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Marriage and Civil Partnership (Scotland) Act 2014

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Title: Marriage and Civil Partnership (Scotland) Act 2014  
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Subject: LGBT rights in the United Kingdom, Same-sex marriage in the United Kingdom, Civil partnership in the United Kingdom, Same-sex union legislation, Bristol Pride
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Marriage and Civil Partnership (Scotland) Act 2014

Marriage and Civil Partnership (Scotland) Act 2014
Long title An Act of the Scottish Parliament to make provision for the marriage of persons of the same sex; to make further provision as to the persons who may solemnise marriage and as to marriage procedure and the places at which civil marriages may be solemnised; to make provision for the registration of civil partnerships by celebrants of religious or belief bodies; to make provision about gender change by married persons and civil partners; to make a minor correction in relation to registration information; and for connected purposes.
Citation asp 5
Introduced by Alex Neil
Territorial extent Scotland
Royal Assent 12 March 2014
Commencement SS 34–37 inclusive - 13 March 2014
Other legislation
Relates to Marriage (Scotland) Act 1977
Civil Partnership Act 2004
Status: Current legislation
History of passage through Parliament
Text of statute as originally enacted

The Marriage and Civil Partnership (Scotland) Act 2014 (asp 5) is an Act of the Scottish Parliament which allows same-sex couples to marry in Scotland since 16 December 2014.

The bill was introduced to the Scottish Parliament on 26 June 2013 by Alex Neil MSP, the Cabinet Secretary for Health and Wellbeing. The bill passed Stage 3 on 4 February 2014.[1] It received Royal Assent on 12 March 2014.[2]

The Act does not contain provisions to allow existing civil partnerships registered in Scotland to be converted into marriage, but includes provision for its later introduction into law;[3] it will permit those already in civil partnership with one another to marry without first dissolving the mutual civil partnership.[4]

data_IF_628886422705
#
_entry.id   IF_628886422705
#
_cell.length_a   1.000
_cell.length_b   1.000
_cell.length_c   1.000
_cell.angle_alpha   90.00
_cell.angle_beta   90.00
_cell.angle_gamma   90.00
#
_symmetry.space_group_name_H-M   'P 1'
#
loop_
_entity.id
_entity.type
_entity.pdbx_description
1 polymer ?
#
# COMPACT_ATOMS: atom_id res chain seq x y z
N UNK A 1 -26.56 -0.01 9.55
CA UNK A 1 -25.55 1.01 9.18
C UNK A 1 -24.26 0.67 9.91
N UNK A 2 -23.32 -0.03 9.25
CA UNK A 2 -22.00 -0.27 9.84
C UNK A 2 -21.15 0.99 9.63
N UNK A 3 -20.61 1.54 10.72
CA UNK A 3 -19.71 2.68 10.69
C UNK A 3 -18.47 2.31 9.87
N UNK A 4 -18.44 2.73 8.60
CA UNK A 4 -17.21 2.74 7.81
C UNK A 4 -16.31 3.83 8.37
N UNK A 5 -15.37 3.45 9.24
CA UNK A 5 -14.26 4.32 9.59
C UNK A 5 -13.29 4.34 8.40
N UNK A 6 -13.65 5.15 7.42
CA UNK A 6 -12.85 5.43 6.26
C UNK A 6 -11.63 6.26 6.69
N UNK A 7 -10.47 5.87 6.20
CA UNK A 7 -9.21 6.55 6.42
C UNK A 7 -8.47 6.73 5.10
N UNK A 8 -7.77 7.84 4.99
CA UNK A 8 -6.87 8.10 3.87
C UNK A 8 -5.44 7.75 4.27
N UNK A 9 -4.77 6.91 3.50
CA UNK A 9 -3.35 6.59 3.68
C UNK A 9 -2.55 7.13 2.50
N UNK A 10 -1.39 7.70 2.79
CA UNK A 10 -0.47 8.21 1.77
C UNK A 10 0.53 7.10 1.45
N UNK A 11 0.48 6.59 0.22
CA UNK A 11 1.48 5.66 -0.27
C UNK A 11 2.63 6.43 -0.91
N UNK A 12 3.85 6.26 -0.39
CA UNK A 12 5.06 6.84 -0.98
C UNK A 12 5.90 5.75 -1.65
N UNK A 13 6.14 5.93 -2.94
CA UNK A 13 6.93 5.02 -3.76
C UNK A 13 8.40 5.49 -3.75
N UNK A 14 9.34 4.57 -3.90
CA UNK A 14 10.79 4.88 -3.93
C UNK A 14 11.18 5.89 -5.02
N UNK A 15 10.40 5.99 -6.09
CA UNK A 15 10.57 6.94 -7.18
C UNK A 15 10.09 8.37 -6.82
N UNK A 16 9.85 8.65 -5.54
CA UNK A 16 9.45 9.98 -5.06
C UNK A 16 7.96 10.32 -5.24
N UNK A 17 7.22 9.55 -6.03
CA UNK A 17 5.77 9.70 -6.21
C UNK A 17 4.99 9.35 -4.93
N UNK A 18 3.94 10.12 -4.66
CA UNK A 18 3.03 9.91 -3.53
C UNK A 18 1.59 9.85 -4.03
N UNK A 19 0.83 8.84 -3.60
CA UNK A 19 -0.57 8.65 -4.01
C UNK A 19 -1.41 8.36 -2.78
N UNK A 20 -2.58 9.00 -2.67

As marriage is neither reserved nor excepted to the Parliament of the United Kingdom, the Scottish Parliament has legislative competence to make changes to marriage law.[5]

In January 2009, a petition was drawn up by [9] The petition closed on 6 March, having gathered 1007 signatures.[10][11]

On 17 March 2009, the Petitions Committee unanimously agreed to question the Scottish Government on whether and when it planned to amend the Marriage (Scotland) Act 1977 to allow same sex marriages. They also requested that a reason be provided if an amendment could not be considered.[12][13]

In March 2009, shortly before submission of the LGBT Network's petition to the Scottish Parliament, [14] The petition closed on 1 September 2009, having gathered 1,317 signatures.[15] On 8 September the Petitions Committee convened after a summer recess, and agreed to contact the Government seeking responses to specific points raised in both petitions and the discussion.[16][17]

On 1 December 2009, the Petitions Committee decided to seek a meeting between a government minister and the petitioners, as well as enquire as to whether the Government might consider setting up an advisory committee of interested parties.[18] The Government rejected the petition, as legalising same-sex marriage in Scotland only would require changes in non-devolved matters such as the areas of immigration, pensions and inheritance law all of which would have to be done at national level.[19] The head of the government's equality unit Hilary Third said that although from an equalities point of view "equal marriage is where we want to be" it would be a "difficult situation" if same-sex marriage was legal in Scotland but not England.[20] In 2011 Her Majesty's Government announced a consultation on the legalising of same-sex marriage in England and Wales would be held, and it began in March 2012.


From September – December 2011 the Scottish Government held a consultation on the issue after the Scottish Social Attitudes Survey found 64% of Scots not to be in favour of legalising same-sex marriages in Scotland. Despite the consultation result, the legislation was introduced. The consultation offered consideration on both removing religious prohibitions for civil partnerships and also legalising same-sex marriage within that country.[21] In the foreword to the consultation document, Deputy First Minister, Nicola Sturgeon stated